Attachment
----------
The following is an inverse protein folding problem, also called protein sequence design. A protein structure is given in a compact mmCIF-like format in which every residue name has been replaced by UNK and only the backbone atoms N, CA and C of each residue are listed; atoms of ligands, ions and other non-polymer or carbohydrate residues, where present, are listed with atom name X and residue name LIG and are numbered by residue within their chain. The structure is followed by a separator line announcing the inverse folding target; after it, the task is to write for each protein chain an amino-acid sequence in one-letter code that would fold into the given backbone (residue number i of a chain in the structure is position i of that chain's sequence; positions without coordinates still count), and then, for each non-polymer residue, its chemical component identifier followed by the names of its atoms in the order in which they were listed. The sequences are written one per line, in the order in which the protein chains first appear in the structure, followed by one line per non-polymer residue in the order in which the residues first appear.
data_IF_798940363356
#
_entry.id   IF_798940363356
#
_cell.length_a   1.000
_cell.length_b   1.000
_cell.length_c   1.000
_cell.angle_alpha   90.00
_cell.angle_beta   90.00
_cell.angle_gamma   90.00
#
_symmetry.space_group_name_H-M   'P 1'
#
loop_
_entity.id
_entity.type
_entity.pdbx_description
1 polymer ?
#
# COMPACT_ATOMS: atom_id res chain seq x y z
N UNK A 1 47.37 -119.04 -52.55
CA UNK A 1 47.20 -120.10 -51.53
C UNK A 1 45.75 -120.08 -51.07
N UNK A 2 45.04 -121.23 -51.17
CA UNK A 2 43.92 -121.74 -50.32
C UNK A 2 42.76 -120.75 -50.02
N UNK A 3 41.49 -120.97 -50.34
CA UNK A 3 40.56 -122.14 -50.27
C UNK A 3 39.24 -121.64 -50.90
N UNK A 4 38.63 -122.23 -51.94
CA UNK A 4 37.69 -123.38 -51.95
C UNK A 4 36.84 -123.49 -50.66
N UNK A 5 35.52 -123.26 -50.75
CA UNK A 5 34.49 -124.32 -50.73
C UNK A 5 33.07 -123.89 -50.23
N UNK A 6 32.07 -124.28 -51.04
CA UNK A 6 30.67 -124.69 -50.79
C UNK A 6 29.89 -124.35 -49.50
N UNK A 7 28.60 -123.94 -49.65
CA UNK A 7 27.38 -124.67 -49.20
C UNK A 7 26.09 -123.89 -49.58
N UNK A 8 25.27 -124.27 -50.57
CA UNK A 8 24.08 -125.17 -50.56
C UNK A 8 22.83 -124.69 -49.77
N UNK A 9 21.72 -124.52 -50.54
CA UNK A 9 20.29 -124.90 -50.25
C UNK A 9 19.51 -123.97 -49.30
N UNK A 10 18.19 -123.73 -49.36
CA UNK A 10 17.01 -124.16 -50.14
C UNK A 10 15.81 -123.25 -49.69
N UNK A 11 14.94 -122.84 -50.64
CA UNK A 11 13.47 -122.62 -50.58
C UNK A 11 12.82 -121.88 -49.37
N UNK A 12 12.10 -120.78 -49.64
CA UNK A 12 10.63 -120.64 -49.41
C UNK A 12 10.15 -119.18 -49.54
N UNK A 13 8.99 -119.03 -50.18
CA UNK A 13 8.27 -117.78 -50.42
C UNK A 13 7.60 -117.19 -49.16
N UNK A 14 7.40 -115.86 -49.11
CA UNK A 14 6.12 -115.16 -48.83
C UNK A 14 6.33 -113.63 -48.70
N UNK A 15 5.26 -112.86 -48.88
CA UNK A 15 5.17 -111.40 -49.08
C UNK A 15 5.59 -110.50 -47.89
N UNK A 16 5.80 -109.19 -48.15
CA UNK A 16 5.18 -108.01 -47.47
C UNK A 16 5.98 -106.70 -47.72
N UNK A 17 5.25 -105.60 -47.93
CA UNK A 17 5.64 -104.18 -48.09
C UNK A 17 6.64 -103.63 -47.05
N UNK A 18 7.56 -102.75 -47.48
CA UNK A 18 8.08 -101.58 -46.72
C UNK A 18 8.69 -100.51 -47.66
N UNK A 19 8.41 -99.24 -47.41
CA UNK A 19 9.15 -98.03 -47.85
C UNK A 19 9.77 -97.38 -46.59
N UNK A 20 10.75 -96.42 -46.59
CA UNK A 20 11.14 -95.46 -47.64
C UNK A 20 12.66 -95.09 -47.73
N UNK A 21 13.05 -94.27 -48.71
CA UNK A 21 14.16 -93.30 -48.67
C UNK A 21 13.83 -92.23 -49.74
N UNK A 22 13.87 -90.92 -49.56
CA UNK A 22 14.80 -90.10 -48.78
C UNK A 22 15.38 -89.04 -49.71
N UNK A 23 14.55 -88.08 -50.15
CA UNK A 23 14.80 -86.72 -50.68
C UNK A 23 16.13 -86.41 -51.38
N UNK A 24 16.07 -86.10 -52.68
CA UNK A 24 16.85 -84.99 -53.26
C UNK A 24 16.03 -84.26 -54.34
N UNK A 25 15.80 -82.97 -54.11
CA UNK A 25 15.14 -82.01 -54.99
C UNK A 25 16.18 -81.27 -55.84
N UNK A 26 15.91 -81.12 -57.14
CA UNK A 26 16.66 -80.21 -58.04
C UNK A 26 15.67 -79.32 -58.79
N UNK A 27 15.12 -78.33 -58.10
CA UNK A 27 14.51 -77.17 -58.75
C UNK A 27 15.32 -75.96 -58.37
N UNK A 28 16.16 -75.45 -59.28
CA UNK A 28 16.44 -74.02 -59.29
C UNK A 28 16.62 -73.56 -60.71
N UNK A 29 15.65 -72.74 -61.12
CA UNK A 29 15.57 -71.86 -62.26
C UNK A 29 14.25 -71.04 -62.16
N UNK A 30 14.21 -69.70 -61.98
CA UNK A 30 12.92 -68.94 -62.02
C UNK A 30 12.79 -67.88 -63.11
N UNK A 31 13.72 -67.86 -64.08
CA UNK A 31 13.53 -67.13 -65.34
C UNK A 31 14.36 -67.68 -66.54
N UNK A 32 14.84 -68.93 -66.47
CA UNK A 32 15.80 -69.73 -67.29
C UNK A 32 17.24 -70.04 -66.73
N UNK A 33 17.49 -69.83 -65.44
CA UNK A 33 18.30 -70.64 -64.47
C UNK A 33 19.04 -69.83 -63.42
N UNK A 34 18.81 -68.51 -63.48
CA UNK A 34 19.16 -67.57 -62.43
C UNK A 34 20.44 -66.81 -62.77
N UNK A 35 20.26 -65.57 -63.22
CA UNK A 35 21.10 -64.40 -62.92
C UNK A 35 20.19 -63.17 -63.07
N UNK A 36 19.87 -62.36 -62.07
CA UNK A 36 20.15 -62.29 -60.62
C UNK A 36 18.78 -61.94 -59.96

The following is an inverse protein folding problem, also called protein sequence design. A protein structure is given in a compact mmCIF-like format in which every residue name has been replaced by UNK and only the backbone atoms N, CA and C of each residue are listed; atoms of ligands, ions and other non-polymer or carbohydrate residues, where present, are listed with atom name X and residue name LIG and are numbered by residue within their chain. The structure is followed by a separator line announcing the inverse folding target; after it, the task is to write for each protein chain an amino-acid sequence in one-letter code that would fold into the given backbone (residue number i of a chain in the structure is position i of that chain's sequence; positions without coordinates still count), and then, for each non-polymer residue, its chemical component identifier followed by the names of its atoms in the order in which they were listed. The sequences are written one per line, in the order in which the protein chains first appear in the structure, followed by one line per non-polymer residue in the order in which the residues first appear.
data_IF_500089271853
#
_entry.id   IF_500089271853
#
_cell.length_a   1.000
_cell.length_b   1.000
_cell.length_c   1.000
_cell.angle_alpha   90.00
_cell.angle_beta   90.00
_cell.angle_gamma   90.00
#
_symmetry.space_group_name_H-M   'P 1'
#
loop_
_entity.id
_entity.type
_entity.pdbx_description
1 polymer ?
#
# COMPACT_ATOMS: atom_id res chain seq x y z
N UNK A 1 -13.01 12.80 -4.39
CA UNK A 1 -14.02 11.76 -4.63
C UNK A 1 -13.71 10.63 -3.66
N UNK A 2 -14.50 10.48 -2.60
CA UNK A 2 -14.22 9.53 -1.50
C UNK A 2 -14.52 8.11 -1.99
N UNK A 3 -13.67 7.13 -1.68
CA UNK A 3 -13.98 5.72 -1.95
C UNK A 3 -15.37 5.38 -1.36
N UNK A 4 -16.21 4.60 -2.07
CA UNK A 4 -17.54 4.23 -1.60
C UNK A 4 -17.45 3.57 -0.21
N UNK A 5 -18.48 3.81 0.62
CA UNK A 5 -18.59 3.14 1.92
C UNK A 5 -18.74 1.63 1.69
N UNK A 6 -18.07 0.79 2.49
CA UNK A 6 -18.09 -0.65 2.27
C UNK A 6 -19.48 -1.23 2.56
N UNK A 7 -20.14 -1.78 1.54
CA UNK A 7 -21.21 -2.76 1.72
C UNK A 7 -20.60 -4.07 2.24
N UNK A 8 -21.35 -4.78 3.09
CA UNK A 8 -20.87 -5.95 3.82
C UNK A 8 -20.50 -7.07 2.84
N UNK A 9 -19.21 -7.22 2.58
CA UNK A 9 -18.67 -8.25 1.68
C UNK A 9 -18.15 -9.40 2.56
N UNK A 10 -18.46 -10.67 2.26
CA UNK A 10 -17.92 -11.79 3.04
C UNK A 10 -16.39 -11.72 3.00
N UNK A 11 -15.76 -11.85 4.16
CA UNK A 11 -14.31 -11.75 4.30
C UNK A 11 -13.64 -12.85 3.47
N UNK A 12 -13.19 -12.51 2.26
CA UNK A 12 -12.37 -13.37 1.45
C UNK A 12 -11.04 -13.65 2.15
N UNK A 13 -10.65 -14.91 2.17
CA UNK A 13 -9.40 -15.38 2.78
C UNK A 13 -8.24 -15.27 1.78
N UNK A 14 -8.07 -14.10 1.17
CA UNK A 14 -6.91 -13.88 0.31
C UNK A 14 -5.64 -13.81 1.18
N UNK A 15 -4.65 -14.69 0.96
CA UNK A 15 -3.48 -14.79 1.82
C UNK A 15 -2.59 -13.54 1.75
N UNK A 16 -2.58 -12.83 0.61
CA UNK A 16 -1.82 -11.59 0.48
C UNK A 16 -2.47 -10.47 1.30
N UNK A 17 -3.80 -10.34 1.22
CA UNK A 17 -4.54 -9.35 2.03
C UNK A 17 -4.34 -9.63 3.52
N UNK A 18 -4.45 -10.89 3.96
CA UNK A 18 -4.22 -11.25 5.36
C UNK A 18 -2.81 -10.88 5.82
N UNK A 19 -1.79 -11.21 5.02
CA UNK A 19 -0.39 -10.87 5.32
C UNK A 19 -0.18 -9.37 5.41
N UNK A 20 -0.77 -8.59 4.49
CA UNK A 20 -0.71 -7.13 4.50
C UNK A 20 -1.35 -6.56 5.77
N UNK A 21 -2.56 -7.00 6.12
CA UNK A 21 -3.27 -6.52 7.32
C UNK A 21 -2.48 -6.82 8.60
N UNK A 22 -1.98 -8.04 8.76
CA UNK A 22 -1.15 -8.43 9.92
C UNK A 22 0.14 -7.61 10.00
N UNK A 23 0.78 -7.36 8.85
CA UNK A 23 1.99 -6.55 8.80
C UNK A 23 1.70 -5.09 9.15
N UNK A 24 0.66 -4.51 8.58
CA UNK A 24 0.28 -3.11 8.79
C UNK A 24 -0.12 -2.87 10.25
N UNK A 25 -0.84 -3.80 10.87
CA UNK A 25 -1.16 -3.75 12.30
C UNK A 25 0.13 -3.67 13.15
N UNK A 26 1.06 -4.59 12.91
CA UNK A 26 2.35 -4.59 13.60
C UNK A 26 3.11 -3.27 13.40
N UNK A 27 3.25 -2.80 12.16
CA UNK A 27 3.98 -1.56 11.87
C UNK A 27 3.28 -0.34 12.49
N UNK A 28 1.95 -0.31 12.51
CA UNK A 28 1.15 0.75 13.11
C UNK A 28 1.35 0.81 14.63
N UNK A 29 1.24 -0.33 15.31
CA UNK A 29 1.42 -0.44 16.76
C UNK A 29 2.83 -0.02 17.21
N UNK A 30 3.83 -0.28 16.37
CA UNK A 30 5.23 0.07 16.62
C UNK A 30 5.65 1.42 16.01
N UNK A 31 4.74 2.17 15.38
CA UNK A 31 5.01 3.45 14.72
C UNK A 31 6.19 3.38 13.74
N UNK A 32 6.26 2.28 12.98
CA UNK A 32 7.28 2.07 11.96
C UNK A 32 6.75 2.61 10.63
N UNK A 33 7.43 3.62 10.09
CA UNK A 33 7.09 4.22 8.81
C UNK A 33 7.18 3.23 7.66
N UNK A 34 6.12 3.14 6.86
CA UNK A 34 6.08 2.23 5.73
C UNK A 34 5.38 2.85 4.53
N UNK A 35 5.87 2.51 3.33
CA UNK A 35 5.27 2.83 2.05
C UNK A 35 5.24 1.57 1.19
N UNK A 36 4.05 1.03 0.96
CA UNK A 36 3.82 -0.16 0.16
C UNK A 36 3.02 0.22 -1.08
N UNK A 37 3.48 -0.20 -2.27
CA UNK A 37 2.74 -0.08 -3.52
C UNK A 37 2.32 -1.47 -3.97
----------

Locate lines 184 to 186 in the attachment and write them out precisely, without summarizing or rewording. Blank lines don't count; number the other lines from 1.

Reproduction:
N UNK A 12 -13.19 -12.51 2.26
CA UNK A 12 -12.37 -13.37 1.45
C UNK A 12 -11.04 -13.65 2.15